In my dual careers as a Licensed Marriage & Family Counselor and a Writer’s Consultant/teacher/Coach, I discovered the reason why some writing partnerships work and are successful and others fail and they get divorced. In marriages, over 50% end in divorce. After counseling hundreds of writers and therapy clients, I recognized the same elements that end a writing partnership are similar to the elements of that break up a marriage.
Yet, it’s not so surprising to find the connection between the two because each involved human beings who are unique as separate individuals.
Here are some of the most significant issues that lead members of a writing partnership to come and see me when it’s not working.
- Not speaking to each other
- One not respecting the other
- Trying to control your partner
- Being competitive rather than cooperative
- Not listening to what your partner has to say
- Wanting to take charge when the project becomes successful
If these continue in a partnership then their writing partnership will usually break up. It usually ends up this way because they don’t know how to “fix” the problems without outside help since they are too emotionally invested in themselves. Writing partners have fragile egos just like couples who end up getting divorced because they don’t go to a therapist even when they know they can’t “fix” the problems in their marriage.
For example, a writing couple came to see me because they weren’t getting along. Being a successful comedy team, they since found their partnership falling apart. After seeing them a couple of times, they knew if they couldn’t get some type of solution to their problems, they’d have to end their successful writing career. And who would want to do that when writing jobs were and are so difficult to get and keep?
First, both had to admit that their personalities were affecting their partnership and we needed to identify the traits that were to blame. Second of all, each one had to stop blaming the other for the problems and begin to look at their own responsibility for causing and adding to the disintegrating relationship.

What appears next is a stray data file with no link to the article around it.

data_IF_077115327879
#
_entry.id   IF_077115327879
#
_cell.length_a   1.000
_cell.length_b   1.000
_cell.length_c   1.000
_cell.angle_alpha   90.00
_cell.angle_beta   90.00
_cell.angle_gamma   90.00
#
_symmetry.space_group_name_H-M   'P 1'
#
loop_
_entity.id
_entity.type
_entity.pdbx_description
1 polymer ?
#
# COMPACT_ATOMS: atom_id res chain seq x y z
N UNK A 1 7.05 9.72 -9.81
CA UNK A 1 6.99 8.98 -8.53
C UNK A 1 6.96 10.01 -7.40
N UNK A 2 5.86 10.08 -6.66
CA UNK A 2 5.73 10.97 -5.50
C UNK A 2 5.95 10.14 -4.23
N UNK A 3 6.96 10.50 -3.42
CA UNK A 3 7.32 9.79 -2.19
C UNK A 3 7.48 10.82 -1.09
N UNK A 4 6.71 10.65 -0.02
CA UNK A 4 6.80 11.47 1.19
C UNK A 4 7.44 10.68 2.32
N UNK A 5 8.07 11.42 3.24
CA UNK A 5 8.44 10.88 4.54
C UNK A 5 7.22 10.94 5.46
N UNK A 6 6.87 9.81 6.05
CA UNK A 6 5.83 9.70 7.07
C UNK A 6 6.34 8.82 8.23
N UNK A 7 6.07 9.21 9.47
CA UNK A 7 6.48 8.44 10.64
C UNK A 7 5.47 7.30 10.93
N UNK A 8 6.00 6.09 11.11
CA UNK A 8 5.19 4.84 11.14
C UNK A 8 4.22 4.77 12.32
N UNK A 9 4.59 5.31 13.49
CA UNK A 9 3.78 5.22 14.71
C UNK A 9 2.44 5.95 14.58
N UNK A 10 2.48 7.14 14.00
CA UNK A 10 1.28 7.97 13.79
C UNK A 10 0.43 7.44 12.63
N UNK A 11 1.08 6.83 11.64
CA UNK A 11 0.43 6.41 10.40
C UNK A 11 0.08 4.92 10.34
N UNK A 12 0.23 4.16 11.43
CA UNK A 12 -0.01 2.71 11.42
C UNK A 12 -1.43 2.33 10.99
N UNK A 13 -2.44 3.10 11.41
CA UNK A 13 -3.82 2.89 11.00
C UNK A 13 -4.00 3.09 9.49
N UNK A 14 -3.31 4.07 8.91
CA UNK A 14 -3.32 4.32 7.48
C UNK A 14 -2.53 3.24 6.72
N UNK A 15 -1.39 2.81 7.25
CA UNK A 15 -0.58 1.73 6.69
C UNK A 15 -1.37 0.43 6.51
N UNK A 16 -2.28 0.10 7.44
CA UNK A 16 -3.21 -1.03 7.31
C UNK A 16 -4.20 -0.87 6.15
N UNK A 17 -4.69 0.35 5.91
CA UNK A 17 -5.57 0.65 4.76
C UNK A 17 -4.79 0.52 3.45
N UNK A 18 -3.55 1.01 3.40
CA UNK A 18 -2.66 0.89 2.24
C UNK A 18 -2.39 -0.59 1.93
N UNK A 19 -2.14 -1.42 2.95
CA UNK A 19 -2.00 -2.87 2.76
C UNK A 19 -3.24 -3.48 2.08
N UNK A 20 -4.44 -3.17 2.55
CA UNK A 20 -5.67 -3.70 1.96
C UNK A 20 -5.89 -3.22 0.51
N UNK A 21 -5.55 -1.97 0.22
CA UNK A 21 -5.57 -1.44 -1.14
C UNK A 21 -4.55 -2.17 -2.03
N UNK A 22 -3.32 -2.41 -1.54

Just like in a marriage, their relationship had soured because they let petty issues, and some important ones, overtake the writing. They continually concentrated back on the problems.
I had each of them write about why they were attracted to each other enough to become writing partners and to recall how their partnership was before they got work and got famous. They then had to read what they had written to the other. Surprising, they laughed, joked and even spoke about funny incidences and fond memories of their beginnings. I suggested they concentrate on positive aspects of their partner and how far they had come together in a cooperative partnership. It was important that they recognize and acknowledge that now, instead of being collaborative, they were being competitive. Together we discussed how the partnership went from having fun to having fights.
Through discussing things together rather than harboring resentments, here are 5 rules we came up with that helped the two get back on track to a very successful career—now as double credits as writers /producers.
5 Rules for Successful Writing Partnerships
Rule # 1. Have mutual respect for each other’s talent. If you’re good at dialogue and your partner is better at plot, then negotiate in advance that you’ll do plot and your partner dialogue.
Rule # 2. After your outline is complete and you both agree on it as your blueprint for your script, it’s important to decide whether or not you’ll each take a certain amount of scenes to write by yourself and then get together and trade the scenes so you can read and discuss them.
Rule #3. If you like to write together and be on the same page, you need to have ground rules. These are respecting the suggestions of your partner and listening to what he or she has to say before you write the scene. So that as soon as you begin the writing, you have already agreed on the structure and intention of the scene.
Rule #4 Allow for the fact that some days your partner will be brilliant and you won’t and vice versa. Don’t try to put roadblocks to your creativity, just because you weren’t as creative on that day and your partner was. Let your ego take a back seat and rest when it’s for the mutual good of your script.
Rule # 5. Let go of trying to be the boss and being the one in control. It’s a Partnership and that means two people are involved. Two people need to negotiate and not try to control the other. This attitude will enable you to listen without arguing; to be flexible without being rigid; and resilient without always being right.
These rules work and are needed in all successful and healthy relationships—both in marriage and in writing!!!